Saturday, October 08, 2016

Philosophy at Work: A Few Notes on Agamben

In Agamben's The Use of Bodies we find the following passage:

The anthropology that we have inherited from classical philosophy is modeled on the free man. Aristotle developed his idea of the human being starting from the paradigm of the free man, even if this latter implies the slave as his condition of possibility. One can imagine that he could have developed an entirely other anthropology of he had taken account of the slave (whose "humanity" he never intended to negate). This means that, in Western culture, the slave is something like the repressed. The reemergence of the figure of the slave in the modern worker thus appears, according to the Freudian scheme as a return of the repressed in a pathological form.

Although Agamben's assertion has all of the epochal hyperbole of much of his writing, with the "West" and its destiny, this particular passage is one of his excursuses, set off from the main argument. Two things can thus be said about this passage taken in isolation. First, by way of comparison, it frames a fundamentally different anthropology than the one developed by Etienne Balibar. For Balibar, Aristotle is the foundation not of the modern anthropology of the free man, but the example of the ancient ideal in which there is equality only among equals, and thus the slave (along with women, children, and vulgar craftsmen) must be excluded from politics. To cite myself from The Politics of Transindividuality. (Hey if Zizek can do it, so can I, at least I admit that I am just cutting and pasting from something else I wrote).

For Balibar, the history of political anthropology can be broadly divided into three epochs according to the relationship between anthropological difference, the figure of the human, and political belonging. The first, the ancient epoch, is one ‘in which the concept of the citizen is subordinated to anthropological differences, to the unequal status of the free man and slave.’ The canonical example of this would be Aristotle’s discussion of natural slaves and rulers in the Politics. The second, modern, epoch would be that of the identity of the figure of man and citizen, of anthropological universality and political universality; the canonical formulation here would be ‘all men are created equal,’ even if this ideal, inscribed in the various texts and constitutions of the modern period, continued to exists alongside what were often unstated exceptions (specifically slavery and the status of women).The final period, the one that we are living in now, is one in which this equation is being questioned, not in terms of a return of the old inequalities, at least not directly. Its questioning is framed by elements of existence that do not lend themselves to such formal universalization, such as sexual difference; those that unravel the very schema of the individual, specifically the transformations of knowledge and its reproduction, that undermine the very identity of the self governing individual. What Balibar calls “intellectual difference.” 

Balibar is quick to point out that these epochs are less periods, with sharp lines of demarcation, than overlapping elements of the conjuncture.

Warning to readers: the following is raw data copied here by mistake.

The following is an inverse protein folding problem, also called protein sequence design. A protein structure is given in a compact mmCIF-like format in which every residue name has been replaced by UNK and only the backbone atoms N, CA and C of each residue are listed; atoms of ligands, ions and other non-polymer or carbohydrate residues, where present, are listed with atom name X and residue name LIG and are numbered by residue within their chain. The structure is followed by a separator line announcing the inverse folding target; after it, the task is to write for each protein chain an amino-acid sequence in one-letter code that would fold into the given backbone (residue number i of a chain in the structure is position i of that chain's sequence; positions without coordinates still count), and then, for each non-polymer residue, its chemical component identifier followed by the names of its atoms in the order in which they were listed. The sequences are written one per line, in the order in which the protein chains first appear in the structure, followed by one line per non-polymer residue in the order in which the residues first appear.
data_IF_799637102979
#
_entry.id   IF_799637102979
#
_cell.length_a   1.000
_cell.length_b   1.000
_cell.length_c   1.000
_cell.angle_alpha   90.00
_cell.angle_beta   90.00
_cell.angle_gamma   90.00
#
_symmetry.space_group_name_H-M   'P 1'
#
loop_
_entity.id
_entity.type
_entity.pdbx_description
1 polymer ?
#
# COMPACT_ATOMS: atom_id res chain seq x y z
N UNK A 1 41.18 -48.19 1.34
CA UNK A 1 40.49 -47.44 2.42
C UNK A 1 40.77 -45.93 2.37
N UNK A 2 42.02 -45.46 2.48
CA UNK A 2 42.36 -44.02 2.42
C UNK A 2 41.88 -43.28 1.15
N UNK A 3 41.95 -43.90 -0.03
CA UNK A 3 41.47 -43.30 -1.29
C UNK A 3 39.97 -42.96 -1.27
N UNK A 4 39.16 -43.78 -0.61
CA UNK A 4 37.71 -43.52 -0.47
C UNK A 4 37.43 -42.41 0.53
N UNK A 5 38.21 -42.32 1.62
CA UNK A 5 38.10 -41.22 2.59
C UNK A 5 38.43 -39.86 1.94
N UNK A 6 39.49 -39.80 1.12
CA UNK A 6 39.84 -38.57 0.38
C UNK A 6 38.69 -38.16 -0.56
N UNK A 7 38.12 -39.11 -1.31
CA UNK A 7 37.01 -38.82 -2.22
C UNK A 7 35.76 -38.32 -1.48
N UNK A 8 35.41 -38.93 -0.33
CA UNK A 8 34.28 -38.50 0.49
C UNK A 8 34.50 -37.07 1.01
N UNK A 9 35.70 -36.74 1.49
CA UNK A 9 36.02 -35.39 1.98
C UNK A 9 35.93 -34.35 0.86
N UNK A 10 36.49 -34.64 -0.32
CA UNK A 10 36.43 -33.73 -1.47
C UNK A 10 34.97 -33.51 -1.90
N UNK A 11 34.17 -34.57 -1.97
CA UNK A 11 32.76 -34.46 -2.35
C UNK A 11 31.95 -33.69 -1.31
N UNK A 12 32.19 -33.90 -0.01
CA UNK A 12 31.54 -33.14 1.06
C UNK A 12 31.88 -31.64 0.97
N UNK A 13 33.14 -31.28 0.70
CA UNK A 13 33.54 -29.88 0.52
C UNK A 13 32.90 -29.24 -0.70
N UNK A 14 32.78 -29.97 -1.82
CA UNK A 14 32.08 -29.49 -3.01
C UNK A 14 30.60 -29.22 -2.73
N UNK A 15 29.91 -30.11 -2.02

Let us nonetheless note here that, if these epochs succeed upon one another, or engender one another, they do no supplant one another like the scenes of a play: for us, and consequently in our relation to the political question, thy are all still present in a disunified totality, in a noncontemporaniety that is the very structure of the “current moment,” which means that we are simultaneously dealing with the state, with the class struggle, and with anthropological difference.

These conflicting epochs are then different articulations of inequality, formal equality, conflict and difference. Moreover, they are located at different levels, situated across the economy, politics, and the very figure of human nature. In contrast to this Agamben suggests, and it really is the suggestion in the passage that I am concerned with here, not the whole argument of the book, or Homo Sacer for that matter, that the "slave" or the figuration of dependency and inequality constitutes the repressed of the formal democratic tradition. If it is repressed, and if the reference to Freud means anything, that its return must be in terms of symptoms and slips. One could read the history of philosophy this way, and thus interpret the various returns of the figure of the slave or the worker in the anthropology of the free man; I am thinking specifically of Locke's "servant," As Locke writes, “thus the grass my horse has bit, the turfs my servant has cut, and the ore I have digged in any place…become my property without the assignation or consent of any body.” The servant is as strange exception in the midst of the very rule he is being used to illustrate, that of bodily labor as the basis for property and appropriation. He is a kind of Freudian slip, an out of place comment, that reveals the figure of the slave, or the worker, as the repressed basis of the free individual of social contract theory. Thus, somewhat paradoxically, it is Agamben not Balibar who articulates a kind of symptomatic reading of the Western philosophical tradition. Or, to push both in the more Marxist direction, we must recognize that the entire tradition of political philosophy is based on an exclusion of that particular form of life, or anthropological figure of the worker.   

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